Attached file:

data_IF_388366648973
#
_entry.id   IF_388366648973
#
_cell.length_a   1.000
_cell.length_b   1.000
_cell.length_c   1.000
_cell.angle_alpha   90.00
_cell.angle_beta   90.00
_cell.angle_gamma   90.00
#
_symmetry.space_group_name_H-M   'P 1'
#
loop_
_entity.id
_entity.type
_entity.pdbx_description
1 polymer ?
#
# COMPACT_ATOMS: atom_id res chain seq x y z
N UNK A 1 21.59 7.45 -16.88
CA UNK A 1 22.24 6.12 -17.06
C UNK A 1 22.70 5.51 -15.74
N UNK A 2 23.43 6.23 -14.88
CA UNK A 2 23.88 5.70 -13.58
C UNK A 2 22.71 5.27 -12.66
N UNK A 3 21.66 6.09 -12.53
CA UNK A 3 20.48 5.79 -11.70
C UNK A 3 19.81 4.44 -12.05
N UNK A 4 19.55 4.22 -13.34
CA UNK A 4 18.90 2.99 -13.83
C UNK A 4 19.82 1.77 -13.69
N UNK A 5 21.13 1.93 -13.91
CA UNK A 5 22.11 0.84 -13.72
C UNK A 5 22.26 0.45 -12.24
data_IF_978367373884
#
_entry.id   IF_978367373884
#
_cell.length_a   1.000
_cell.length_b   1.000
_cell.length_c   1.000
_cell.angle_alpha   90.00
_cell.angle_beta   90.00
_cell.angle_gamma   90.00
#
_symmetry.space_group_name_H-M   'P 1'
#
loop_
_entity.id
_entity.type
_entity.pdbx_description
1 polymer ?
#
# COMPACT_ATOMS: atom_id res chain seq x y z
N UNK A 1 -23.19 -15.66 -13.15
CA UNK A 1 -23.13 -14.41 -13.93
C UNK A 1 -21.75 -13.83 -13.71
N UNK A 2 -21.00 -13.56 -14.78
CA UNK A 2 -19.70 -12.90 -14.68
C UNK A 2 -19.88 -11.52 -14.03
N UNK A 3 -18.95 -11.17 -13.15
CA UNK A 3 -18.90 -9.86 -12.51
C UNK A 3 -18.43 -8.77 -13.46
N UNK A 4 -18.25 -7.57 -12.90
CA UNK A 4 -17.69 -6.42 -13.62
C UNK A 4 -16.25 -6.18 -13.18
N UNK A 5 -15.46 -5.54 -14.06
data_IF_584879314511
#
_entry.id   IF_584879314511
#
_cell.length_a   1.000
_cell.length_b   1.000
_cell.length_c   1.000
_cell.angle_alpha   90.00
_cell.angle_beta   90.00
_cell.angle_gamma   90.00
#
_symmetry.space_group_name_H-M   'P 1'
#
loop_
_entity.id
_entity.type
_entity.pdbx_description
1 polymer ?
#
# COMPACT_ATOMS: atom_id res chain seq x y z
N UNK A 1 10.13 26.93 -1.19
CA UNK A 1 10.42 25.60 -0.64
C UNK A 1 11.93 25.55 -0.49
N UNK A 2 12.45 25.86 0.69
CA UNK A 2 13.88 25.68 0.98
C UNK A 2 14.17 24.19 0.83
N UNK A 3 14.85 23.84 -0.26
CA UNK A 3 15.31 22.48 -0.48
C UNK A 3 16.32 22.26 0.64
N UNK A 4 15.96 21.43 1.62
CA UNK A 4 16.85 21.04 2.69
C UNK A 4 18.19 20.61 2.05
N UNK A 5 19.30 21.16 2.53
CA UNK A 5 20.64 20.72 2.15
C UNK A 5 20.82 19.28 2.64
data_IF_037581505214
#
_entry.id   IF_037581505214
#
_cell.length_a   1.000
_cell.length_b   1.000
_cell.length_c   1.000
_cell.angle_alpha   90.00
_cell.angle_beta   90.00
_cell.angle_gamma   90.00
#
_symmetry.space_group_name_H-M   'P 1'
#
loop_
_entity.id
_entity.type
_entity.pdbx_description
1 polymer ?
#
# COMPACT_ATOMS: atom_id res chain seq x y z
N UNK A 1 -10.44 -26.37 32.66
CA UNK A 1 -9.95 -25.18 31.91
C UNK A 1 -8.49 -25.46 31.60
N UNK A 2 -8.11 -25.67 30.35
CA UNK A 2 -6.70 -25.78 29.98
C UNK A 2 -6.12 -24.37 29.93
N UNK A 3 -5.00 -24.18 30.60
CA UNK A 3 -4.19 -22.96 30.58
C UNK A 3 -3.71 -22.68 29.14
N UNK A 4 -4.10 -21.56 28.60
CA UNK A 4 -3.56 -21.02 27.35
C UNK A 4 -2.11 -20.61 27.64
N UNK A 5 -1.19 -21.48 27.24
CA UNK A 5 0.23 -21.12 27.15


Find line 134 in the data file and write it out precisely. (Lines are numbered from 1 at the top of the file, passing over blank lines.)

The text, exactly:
CA UNK A 4 -3.56 -21.02 27.35